By Chris S. Jacobsen
Esquire, Poole Shaffery & Koegle
An important question in the time of COVID-19 health restrictions remains: How does a California corporation hold its meetings while maintaining social distancing and complying with Public Health orders?
Fortunately, the Corporations Code provides a number of alternatives to physical meetings. Meetings of the Board of Directors may be had using conference telephone, electronic video screen communication or other electronic transmission.
Participation in a meeting by conference telephone or electronic video screen communication constitutes “presence in person” at the meeting so long as the participants are able to hear one another.
Participation by other electronic transmission constitutes presence so long as each participant can communicate with all other participants concurrently and each participant is provided the means of participating in all matters before the board, including the capacity to propose or object to a specific action to be taken by the corporation (Corporations Code Section 307(a)(6)). In addition, a board may take an action without meeting if all directors, individually or collectively, consent in writing to the action (Corporations Code Section 307(b)).
Meetings of the shareholders may also be conducted, in whole or in part, by electronic transmission or by electronic video screen communication, and such virtual shareholders are deemed “present in person” at the meeting, provided (i) the corporation implements reasonable measures to provide shareholders with an opportunity to participate in the meeting and to vote on matters submitted to the shareholders and (ii) if any shareholder votes or takes other action at the meeting by electronic means, the corporation maintains a record of such vote or action (Corporations Code section 600(a) and (e)). For the complete code, visit: bit.ly/CAcorporations.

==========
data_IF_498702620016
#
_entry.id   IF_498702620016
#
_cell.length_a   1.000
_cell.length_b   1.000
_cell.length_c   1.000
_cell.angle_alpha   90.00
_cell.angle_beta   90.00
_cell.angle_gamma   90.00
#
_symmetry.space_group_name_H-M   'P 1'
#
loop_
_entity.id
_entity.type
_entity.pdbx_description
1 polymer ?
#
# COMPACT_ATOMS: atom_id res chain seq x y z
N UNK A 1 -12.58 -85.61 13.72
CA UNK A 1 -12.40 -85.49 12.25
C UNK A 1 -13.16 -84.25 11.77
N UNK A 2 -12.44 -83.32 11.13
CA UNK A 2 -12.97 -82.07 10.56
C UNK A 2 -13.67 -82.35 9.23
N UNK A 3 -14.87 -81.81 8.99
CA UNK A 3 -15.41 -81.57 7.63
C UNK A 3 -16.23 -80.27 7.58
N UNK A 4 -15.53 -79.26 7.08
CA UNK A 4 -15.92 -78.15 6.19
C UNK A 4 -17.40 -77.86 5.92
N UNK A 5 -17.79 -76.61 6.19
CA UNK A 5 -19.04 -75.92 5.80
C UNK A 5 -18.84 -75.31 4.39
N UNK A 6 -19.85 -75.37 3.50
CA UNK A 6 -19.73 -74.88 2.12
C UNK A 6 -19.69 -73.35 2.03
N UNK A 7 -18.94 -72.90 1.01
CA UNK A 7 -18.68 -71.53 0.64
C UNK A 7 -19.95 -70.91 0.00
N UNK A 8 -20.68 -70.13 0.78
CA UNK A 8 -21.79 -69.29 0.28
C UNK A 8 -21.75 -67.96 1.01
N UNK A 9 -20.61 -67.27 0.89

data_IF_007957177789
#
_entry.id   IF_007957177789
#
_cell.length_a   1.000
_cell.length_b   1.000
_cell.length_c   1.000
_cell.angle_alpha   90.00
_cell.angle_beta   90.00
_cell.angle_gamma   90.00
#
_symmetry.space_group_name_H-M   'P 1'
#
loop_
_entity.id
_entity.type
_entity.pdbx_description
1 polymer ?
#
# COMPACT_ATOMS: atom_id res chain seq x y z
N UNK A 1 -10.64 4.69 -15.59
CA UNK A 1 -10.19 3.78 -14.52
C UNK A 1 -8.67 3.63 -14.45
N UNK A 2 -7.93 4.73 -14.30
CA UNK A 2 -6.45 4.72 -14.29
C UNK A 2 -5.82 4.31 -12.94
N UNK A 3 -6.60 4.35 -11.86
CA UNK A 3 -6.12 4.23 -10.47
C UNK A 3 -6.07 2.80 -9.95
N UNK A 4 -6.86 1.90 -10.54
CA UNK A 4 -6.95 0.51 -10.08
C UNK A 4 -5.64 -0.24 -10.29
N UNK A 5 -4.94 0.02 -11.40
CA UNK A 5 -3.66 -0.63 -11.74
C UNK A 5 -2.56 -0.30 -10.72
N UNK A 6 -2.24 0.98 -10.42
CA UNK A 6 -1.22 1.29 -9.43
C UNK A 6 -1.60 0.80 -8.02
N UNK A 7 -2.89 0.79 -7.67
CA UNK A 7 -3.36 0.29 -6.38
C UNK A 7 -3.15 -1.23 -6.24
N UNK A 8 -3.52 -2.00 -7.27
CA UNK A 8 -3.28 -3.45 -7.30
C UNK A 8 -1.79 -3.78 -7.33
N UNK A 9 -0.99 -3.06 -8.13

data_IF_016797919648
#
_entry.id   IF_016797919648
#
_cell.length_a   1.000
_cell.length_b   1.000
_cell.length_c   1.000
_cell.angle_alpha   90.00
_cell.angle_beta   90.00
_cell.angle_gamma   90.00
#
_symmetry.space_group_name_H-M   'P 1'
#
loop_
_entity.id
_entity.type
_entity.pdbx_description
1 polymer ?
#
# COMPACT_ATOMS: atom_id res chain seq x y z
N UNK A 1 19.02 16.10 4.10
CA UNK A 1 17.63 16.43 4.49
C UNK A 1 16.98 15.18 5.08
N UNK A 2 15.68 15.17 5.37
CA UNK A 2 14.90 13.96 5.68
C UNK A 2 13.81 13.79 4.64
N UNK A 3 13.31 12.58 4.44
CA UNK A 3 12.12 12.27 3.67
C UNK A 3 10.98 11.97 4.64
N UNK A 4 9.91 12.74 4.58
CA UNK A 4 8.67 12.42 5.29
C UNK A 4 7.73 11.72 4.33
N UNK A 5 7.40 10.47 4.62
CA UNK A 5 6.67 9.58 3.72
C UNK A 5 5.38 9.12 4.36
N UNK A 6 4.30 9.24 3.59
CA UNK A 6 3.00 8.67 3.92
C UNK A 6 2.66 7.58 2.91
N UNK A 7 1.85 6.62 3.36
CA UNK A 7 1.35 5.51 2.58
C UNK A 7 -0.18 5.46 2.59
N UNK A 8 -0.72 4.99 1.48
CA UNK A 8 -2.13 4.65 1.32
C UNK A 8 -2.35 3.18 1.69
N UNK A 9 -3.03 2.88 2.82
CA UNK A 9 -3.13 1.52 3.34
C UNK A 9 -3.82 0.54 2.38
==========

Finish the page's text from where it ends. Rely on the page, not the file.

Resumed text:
However, Corporations Code section 603 requires an advance consent of the shareholders for the holding of such a virtual meeting and the technical logistics needed to manage a meeting involving a large shareholder group may be daunting. Corporations desiring to have the option to hold a virtual shareholders meeting would be well served by undertaking the shareholder consent process well in advance of their proposed meeting date.
Always check with an experienced attorney to make sure your business is in compliance with the nuances of the California Corporations Code requirements.
Chris S. Jacobsen is a partner in the corporate transactions and business law department at Poole Shaffery & Koegle LLP. His extensive experience encompasses all legal aspects of the business life cycle. For more information, visit PooleShaffery,com, or call (855) 997-7522.